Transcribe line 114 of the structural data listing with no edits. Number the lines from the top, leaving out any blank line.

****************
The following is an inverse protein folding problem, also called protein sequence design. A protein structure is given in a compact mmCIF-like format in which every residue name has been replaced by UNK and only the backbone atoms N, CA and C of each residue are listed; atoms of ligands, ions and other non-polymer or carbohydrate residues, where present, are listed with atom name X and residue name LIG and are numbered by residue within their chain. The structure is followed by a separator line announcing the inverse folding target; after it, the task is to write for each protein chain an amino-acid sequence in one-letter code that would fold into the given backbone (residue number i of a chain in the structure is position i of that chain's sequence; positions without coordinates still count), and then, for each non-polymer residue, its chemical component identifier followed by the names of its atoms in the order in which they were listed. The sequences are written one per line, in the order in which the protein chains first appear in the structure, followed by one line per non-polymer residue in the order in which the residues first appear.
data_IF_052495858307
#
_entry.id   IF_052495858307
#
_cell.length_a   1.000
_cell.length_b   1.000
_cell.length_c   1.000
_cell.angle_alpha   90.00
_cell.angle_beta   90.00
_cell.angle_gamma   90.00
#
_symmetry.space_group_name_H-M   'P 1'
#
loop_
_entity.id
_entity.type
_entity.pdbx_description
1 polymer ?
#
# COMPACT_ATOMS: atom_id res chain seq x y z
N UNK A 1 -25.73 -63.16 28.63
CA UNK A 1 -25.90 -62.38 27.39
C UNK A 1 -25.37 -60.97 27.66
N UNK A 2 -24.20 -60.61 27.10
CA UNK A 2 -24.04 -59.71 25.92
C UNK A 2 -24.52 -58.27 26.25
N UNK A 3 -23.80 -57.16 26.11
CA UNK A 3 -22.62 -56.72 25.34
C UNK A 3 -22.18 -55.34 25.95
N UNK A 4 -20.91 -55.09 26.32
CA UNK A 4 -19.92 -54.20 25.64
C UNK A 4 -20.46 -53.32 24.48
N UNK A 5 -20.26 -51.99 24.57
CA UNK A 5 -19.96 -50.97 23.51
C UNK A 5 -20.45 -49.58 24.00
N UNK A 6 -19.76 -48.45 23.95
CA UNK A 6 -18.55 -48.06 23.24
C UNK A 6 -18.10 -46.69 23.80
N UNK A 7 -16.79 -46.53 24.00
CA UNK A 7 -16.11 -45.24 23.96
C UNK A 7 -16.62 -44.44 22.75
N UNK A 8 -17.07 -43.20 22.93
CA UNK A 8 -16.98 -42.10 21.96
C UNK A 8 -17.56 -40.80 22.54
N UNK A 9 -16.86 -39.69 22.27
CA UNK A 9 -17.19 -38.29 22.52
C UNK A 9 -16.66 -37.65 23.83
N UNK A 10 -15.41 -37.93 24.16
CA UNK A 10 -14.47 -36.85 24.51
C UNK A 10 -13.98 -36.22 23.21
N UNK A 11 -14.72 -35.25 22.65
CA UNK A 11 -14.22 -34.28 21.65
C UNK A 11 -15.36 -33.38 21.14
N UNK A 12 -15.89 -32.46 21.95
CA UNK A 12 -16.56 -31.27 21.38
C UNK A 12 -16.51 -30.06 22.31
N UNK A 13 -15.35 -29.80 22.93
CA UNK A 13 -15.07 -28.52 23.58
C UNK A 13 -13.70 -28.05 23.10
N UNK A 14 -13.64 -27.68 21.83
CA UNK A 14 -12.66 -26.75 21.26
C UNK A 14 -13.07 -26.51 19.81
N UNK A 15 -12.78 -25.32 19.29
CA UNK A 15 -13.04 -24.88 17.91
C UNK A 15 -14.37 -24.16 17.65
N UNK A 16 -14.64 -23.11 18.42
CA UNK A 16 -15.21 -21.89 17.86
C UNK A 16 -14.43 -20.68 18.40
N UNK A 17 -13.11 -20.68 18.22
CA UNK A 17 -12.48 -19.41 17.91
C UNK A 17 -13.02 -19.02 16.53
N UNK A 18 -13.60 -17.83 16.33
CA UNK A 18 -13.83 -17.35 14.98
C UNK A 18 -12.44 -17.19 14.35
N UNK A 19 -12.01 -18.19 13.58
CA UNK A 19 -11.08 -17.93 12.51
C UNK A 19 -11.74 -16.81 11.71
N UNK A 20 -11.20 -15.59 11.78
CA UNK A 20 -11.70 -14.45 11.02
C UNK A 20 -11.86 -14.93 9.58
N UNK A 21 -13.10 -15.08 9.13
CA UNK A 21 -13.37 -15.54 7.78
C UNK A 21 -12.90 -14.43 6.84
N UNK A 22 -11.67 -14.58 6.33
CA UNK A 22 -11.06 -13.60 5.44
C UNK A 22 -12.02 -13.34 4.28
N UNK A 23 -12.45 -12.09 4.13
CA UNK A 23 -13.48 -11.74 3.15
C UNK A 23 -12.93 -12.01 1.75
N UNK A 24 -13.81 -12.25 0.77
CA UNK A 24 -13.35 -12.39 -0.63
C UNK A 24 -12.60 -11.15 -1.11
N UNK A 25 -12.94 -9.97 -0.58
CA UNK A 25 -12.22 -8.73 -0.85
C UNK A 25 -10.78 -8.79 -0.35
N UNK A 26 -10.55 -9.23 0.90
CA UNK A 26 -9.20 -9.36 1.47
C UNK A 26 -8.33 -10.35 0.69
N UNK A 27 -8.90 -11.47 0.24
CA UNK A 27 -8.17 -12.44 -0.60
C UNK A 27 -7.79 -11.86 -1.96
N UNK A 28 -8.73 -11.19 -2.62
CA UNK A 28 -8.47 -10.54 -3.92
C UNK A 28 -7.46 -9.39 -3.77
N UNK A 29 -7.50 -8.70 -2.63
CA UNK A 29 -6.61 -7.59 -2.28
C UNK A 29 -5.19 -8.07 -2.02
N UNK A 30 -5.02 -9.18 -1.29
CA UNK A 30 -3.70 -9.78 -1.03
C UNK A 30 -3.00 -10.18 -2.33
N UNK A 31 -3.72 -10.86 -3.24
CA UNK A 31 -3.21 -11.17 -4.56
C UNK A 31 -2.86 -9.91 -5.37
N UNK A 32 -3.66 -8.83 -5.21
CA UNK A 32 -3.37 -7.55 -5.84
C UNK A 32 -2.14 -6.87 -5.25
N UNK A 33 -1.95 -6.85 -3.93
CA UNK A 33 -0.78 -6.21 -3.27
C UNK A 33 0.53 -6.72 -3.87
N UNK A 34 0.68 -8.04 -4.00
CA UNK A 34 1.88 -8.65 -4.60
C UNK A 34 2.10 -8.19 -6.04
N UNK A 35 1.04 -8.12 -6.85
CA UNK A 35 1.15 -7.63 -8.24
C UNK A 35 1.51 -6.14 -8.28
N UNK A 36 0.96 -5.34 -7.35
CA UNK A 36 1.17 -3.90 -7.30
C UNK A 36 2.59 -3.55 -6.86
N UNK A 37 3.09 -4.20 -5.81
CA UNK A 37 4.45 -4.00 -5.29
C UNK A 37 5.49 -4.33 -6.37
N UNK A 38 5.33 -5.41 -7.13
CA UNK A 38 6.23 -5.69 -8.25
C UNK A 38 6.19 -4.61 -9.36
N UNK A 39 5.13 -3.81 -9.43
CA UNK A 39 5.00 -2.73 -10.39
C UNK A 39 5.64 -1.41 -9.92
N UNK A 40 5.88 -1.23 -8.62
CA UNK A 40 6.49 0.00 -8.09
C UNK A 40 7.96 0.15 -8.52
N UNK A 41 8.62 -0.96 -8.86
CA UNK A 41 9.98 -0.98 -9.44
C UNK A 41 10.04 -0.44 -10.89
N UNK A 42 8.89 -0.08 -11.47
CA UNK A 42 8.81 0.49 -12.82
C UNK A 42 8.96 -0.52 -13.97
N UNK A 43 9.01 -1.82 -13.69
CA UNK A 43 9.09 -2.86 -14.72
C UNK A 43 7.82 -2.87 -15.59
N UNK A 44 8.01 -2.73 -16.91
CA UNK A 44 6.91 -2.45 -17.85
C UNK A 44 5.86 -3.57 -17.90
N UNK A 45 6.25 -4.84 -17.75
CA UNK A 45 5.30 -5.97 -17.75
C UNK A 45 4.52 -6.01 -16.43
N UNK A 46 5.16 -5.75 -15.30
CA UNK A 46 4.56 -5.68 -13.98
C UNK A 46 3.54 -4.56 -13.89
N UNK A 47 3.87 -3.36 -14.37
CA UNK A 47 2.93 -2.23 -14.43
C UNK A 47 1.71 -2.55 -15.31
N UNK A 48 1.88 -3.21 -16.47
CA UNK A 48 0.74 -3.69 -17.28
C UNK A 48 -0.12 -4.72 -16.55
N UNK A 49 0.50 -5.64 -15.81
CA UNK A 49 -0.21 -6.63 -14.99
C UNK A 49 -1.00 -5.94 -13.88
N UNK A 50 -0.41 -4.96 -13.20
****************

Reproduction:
C UNK A 31 -2.86 -9.91 -5.37